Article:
You may even want to follow that with Sasamgasana as well, not for back relief but because Sasamgasana helps us take charge of all the energy that’s been awakened by Ustrasana, then released by Balasana. All that is fine, but what Swami is saying is that, generally in Ananda Yoga, we start the whole sequence with a forward bend — Adho Mukha Shvanasana (before Ustrasana) might be a good choice in this case.

There are additional reasons for starting with a forward bend. We know how Matsyasana, a backward bend, is a perfect follow-up for Halasana, a forward bend. It’s not just for physical reasons, although the physical release of the cervical spine is certainly welcome. Rather, it’s that Halasana can concentrate a lot of energy in the cervical center (fifth chakra); Matsyasana enables us to open up that area and get that energy moving and expanding.

Here’s another example: Swami teaches that Padahastasana and Standing Backward Bend (SBB) are a natural sequence: First you open the spine with Padahastasana so energy will flow freely, then you lift that energy up the spine with SBB.

Although the opposite order is by no means “wrong” — it can feel good even if you haven’t gone swayback in SBB — note that SBB is a thoracic spine asana, whereas Padahastasana is a lower spine (sacral area) asana. Therefore reversing the order simply wouldn’t be as effective in raising the energy because Padahastasana would be working below the area where SBB had already worked.

This is a specific example of the general principle that forward bends tend to work with the first and second chakras. Backward bends tend to work higher in the spine, especially in the third and fourth chakras. (There are exceptions, but this is the general nature of those types of poses.) Again, since we are trying to raise energy up the spine with our practice, it makes sense to work with the lower chakras first.

By the way, have you noticed that some of the sample routines in The Art and Science of Raja Yoga end with two backward bends? Try it. It’s a great way to take maximum awakened energy straight into meditation. (Kriyabans: note that you’ll soon get a complementary forward bend anyway, via Maha Mudra.)

Looking from the other direction, why might one sometime want to do a backward bend first? Well, if your energy has been a scattered, you might use a backward bend to awaken your awareness of the energy and get it moving, then a forward bend to calm and focus it.

Or if you need a boost, you might do a backward bend to awaken energy, then just enough of a forward bend to give a physical release without dissipating the energy. (If we don’t have enough energy to stay focused, forward bends can be sleep-inducing rather than calming.)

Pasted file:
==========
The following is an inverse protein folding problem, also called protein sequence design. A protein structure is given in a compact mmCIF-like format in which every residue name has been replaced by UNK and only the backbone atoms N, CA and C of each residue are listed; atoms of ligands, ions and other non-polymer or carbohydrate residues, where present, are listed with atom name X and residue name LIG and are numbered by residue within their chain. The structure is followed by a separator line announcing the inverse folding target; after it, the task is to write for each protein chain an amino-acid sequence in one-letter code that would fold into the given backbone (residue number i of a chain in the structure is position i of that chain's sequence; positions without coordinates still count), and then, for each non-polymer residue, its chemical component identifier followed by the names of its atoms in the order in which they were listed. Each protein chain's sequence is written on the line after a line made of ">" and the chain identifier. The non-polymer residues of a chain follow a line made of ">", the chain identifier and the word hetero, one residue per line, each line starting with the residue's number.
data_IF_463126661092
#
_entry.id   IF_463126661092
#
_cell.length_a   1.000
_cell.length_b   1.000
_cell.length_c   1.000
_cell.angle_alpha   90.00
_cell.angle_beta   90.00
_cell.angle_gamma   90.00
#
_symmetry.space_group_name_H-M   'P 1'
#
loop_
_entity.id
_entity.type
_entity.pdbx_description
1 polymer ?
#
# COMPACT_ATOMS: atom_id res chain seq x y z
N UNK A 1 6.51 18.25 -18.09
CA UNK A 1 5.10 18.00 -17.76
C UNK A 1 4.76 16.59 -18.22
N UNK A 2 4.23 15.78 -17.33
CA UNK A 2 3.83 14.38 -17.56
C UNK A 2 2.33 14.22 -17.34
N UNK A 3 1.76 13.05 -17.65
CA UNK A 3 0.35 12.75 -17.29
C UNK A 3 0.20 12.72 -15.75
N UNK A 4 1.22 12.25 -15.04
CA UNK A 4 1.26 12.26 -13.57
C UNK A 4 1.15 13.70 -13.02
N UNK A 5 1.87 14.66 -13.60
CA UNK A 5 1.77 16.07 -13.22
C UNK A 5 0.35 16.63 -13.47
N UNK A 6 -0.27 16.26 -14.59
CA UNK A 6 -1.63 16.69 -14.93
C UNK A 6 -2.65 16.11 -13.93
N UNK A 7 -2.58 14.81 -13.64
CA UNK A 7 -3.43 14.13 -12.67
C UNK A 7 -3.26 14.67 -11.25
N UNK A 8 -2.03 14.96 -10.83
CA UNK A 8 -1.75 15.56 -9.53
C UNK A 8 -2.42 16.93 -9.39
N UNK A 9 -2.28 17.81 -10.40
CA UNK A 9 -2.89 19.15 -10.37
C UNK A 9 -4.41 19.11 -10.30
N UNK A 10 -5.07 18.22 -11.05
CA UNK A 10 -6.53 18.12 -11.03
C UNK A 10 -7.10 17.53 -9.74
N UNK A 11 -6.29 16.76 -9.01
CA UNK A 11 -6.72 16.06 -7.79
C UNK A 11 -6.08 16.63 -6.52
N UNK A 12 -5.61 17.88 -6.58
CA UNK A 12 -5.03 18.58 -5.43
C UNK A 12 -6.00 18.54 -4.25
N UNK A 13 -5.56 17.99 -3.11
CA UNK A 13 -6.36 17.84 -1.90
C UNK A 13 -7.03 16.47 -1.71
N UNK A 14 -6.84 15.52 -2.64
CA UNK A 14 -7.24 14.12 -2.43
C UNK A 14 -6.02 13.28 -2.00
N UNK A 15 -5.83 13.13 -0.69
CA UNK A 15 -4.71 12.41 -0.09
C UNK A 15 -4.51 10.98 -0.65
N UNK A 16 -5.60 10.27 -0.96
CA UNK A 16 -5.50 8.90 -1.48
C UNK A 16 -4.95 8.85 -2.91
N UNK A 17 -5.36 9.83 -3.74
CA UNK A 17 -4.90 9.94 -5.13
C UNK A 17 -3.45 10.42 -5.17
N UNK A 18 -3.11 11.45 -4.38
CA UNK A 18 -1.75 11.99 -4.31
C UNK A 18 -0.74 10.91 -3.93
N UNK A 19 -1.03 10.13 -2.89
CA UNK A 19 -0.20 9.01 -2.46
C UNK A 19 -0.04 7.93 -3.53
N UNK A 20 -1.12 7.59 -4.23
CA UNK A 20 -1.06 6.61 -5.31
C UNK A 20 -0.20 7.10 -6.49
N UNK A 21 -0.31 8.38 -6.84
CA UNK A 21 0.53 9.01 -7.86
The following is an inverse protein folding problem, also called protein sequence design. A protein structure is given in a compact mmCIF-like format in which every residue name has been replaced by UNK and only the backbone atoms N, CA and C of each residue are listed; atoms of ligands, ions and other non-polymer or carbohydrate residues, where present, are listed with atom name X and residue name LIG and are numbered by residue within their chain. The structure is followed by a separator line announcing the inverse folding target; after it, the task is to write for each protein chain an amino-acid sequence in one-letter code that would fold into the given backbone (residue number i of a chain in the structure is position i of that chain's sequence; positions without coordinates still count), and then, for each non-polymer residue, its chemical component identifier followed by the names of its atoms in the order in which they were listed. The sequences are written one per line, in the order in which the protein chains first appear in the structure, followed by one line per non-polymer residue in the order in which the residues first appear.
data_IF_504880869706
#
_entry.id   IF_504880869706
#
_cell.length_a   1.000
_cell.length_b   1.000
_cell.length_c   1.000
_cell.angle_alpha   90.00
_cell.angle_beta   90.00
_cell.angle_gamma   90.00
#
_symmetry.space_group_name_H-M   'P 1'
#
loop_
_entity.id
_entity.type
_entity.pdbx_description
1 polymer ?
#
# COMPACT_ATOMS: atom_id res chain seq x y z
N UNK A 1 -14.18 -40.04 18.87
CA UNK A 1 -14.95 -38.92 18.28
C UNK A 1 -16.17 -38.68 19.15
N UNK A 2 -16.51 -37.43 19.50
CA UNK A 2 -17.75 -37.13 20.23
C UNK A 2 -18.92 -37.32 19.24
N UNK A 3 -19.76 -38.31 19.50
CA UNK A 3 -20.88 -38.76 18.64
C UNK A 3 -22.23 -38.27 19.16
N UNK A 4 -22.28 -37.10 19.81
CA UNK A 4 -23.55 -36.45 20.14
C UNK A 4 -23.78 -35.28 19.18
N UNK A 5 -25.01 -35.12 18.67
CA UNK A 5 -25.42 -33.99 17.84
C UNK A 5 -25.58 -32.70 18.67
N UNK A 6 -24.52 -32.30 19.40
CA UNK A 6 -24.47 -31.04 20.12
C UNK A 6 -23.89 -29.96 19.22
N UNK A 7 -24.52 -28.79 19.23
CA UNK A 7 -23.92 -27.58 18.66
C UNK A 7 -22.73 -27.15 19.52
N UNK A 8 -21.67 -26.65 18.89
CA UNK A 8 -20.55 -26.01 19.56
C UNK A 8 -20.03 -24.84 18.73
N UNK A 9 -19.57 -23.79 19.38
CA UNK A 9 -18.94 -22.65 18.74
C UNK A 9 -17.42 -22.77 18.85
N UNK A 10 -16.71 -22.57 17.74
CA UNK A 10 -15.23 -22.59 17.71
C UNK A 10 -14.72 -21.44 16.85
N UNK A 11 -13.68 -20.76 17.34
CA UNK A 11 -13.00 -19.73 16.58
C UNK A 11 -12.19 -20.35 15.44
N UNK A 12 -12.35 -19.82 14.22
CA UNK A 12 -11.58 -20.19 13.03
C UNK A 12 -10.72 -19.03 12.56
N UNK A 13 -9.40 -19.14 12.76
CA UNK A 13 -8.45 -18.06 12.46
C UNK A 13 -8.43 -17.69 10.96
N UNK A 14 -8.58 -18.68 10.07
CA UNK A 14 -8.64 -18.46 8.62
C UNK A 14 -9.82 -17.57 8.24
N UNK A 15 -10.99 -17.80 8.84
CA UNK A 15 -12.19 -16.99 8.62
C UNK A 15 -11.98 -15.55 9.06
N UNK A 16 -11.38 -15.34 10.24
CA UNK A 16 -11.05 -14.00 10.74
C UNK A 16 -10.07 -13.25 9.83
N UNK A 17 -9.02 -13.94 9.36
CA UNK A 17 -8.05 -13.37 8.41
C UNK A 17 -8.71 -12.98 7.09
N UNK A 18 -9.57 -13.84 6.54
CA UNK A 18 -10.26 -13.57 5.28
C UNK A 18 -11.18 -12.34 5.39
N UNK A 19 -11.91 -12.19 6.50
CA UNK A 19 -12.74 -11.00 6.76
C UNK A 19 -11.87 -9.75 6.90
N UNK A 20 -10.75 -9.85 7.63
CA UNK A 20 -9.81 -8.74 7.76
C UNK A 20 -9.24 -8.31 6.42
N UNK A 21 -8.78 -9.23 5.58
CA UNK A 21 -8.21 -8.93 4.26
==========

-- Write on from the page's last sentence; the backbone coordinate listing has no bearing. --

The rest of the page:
By the way, forward bends aren’t the only possible complementary poses after backward bends; a twist can be a good, too. I may use a twist to make sure I don’t lose the energy awakened by the backward bend, because for me they maintain the energizing effect of the backward bend better than do forward bends.

Or, if I want to be sure that I don’t relax so much in a forward bend that I allow the energy to dissipate, I may hold it only for a short time (e.g., a brief knees-to-chest release after Setu Bandhasana).

Remember too, that different poses offer different degrees of bend in different locations. There are gentle bends (e.g., Balasana, Matsyasana) and intense bends (e.g., Halasana, Chakrasana). Some backward bends focus on the cervical region (e.g., Matsyasana), others on the thoracic (SBB), still others on the lumbar (Salabhasana).

Likewise, forward bends may focus on the cervical spine (Karnapirasana), thoracic spine (Janushirasana), or lumbar spine (Sasamgasana, which also bends the thoracic). All these poses are quite different, so they require individualized consideration.

Stay Flexible

All this points to the need for personal understanding of principles rather than blind following of rules. That’s why the practice of yoga is really rather simple. It’s when we try to memorize everything — rather than understand — that complications arise.

For example, you’ve been through a chakras routine — sequencing postures according to the chakras that they help magnetize — and felt the power that it can bring. It’s a wonderful practice, and it makes a lot of sense to design routines that way: using the asanas to work your way up the spine, chakra by chakra, ending at the spiritual eye, even if you never even think of the word, “chakra”.

But that isn’t a hard and fast rule, even with chakra routines. If it were, then we’d never do Paschimotanasana (first and second chakras) after having done the Standing Backward Bend (fourth chakra) earlier in our routine. Rather, feel what needs to happen — and do it. Different objectives call for different treatment.

It’s the joyful art of practicing and teaching Ananda Yoga.

This article was written for the Ananda Yoga® Teacher Association newsletter.